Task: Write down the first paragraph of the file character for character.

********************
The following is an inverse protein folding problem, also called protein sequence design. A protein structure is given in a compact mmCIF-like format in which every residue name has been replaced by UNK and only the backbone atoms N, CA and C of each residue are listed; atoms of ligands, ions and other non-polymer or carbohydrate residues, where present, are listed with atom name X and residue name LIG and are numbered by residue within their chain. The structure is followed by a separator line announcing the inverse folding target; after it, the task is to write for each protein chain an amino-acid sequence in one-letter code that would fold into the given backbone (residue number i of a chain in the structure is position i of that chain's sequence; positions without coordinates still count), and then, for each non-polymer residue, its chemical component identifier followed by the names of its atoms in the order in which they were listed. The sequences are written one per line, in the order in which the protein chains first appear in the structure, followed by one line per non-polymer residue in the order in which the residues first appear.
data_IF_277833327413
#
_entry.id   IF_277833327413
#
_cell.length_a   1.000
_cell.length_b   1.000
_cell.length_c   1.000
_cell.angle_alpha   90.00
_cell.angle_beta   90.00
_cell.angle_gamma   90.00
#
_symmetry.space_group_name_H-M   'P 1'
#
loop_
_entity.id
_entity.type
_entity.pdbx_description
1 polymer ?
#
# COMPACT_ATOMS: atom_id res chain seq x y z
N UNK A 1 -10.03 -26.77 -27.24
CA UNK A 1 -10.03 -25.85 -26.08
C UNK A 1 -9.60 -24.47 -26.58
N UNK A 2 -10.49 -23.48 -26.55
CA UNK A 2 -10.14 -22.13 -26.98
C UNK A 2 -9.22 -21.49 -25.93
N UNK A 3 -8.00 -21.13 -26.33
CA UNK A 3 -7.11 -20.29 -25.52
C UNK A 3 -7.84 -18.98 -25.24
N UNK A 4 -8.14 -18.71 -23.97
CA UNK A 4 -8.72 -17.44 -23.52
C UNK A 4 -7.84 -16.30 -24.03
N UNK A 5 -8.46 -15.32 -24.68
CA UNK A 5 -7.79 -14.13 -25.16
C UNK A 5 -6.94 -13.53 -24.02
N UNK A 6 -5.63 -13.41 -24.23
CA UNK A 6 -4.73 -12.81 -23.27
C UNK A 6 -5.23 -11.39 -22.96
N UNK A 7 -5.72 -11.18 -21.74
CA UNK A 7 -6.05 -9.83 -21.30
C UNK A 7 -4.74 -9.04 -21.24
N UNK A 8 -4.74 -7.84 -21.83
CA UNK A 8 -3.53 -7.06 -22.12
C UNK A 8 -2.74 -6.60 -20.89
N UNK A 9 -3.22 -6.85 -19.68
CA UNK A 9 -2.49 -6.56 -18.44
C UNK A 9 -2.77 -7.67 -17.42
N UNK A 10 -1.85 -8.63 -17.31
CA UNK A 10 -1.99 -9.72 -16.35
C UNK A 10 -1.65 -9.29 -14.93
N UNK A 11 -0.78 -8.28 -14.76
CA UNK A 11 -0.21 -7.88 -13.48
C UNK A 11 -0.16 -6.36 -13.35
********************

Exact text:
The following is an inverse protein folding problem, also called protein sequence design. A protein structure is given in a compact mmCIF-like format in which every residue name has been replaced by UNK and only the backbone atoms N, CA and C of each residue are listed; atoms of ligands, ions and other non-polymer or carbohydrate residues, where present, are listed with atom name X and residue name LIG and are numbered by residue within their chain. The structure is followed by a separator line announcing the inverse folding target; after it, the task is to write for each protein chain an amino-acid sequence in one-letter code that would fold into the given backbone (residue number i of a chain in the structure is position i of that chain's sequence; positions without coordinates still count), and then, for each non-polymer residue, its chemical component identifier followed by the names of its atoms in the order in which they were listed. The sequences are written one per line, in the order in which the protein chains first appear in the structure, followed by one line per non-polymer residue in the order in which the residues first appear.